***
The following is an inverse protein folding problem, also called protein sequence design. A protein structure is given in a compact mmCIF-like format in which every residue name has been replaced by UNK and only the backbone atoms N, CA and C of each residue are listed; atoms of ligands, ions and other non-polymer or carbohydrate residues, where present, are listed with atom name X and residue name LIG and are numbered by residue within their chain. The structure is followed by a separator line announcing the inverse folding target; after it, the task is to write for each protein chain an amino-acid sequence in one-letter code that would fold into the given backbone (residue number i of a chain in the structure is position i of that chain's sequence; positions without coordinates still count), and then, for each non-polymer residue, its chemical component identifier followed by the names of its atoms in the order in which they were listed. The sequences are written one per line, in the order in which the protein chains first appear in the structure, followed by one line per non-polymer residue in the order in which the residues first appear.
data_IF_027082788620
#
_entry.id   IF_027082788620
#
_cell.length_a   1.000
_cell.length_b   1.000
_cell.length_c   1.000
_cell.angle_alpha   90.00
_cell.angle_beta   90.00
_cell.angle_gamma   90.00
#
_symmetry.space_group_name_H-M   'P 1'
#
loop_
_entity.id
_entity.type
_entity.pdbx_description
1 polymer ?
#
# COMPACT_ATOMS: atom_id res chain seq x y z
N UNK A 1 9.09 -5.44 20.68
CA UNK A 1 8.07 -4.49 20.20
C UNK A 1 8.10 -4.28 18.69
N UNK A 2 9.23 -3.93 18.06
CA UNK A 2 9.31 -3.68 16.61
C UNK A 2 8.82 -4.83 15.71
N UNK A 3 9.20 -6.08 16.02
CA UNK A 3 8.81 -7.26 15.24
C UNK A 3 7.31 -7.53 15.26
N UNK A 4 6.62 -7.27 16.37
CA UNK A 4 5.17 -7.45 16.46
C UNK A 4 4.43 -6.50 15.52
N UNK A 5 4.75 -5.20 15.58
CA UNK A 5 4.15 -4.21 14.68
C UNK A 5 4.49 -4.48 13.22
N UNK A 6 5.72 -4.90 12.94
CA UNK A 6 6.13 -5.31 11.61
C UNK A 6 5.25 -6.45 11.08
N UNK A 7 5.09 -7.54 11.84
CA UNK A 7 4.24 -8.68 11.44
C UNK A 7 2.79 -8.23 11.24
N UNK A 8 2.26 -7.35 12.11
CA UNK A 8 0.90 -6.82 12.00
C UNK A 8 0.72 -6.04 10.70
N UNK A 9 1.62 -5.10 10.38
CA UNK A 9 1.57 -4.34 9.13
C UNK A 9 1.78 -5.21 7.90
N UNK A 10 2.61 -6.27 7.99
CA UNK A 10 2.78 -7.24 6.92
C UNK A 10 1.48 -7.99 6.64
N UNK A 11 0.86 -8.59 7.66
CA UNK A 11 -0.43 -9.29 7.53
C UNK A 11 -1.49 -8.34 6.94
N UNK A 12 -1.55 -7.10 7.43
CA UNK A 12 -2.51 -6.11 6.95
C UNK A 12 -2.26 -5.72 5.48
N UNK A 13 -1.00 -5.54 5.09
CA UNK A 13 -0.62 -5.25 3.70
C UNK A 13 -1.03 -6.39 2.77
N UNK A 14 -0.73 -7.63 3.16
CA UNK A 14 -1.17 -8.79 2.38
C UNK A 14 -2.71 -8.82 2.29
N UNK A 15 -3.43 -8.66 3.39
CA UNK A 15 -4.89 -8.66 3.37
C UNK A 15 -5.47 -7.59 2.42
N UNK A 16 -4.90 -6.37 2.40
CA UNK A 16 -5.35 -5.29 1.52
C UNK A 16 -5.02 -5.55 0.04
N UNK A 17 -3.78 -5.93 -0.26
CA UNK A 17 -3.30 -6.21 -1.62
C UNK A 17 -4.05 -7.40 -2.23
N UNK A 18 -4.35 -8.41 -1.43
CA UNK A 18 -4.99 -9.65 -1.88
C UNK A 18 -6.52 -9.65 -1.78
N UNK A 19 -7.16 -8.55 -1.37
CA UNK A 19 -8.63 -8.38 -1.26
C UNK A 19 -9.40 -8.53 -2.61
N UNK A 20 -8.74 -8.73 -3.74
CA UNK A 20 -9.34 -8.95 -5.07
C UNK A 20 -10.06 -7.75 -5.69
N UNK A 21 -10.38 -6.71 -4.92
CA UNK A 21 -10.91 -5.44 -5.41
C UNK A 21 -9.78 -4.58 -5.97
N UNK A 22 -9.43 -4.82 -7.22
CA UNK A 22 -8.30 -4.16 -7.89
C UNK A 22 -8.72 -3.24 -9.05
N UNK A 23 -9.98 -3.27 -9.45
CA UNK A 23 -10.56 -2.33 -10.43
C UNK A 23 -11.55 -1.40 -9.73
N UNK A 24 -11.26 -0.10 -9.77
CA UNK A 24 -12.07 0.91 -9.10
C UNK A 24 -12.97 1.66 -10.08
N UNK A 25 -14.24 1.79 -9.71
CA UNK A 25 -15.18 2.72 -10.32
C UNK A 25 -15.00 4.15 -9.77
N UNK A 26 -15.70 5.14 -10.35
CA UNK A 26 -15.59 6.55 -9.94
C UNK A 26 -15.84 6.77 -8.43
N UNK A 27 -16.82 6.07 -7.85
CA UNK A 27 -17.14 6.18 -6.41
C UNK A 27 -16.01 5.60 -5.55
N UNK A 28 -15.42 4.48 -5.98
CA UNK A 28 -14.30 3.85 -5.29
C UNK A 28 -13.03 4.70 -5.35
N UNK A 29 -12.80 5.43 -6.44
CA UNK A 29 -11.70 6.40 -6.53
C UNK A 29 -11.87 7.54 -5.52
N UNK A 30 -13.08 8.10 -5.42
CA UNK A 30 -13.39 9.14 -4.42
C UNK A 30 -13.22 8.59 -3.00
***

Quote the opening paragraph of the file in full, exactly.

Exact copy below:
The following is an inverse protein folding problem, also called protein sequence design. A protein structure is given in a compact mmCIF-like format in which every residue name has been replaced by UNK and only the backbone atoms N, CA and C of each residue are listed; atoms of ligands, ions and other non-polymer or carbohydrate residues, where present, are listed with atom name X and residue name LIG and are numbered by residue within their chain. The structure is followed by a separator line announcing the inverse folding target; after it, the task is to write for each protein chain an amino-acid sequence in one-letter code that would fold into the given backbone (residue number i of a chain in the structure is position i of that chain's sequence; positions without coordinates still count), and then, for each non-polymer residue, its chemical component identifier followed by the names of its atoms in the order in which they were listed. The sequences are written one per line, in the order in which the protein chains first appear in the structure, followed by one line per non-polymer residue in the order in which the residues first appear.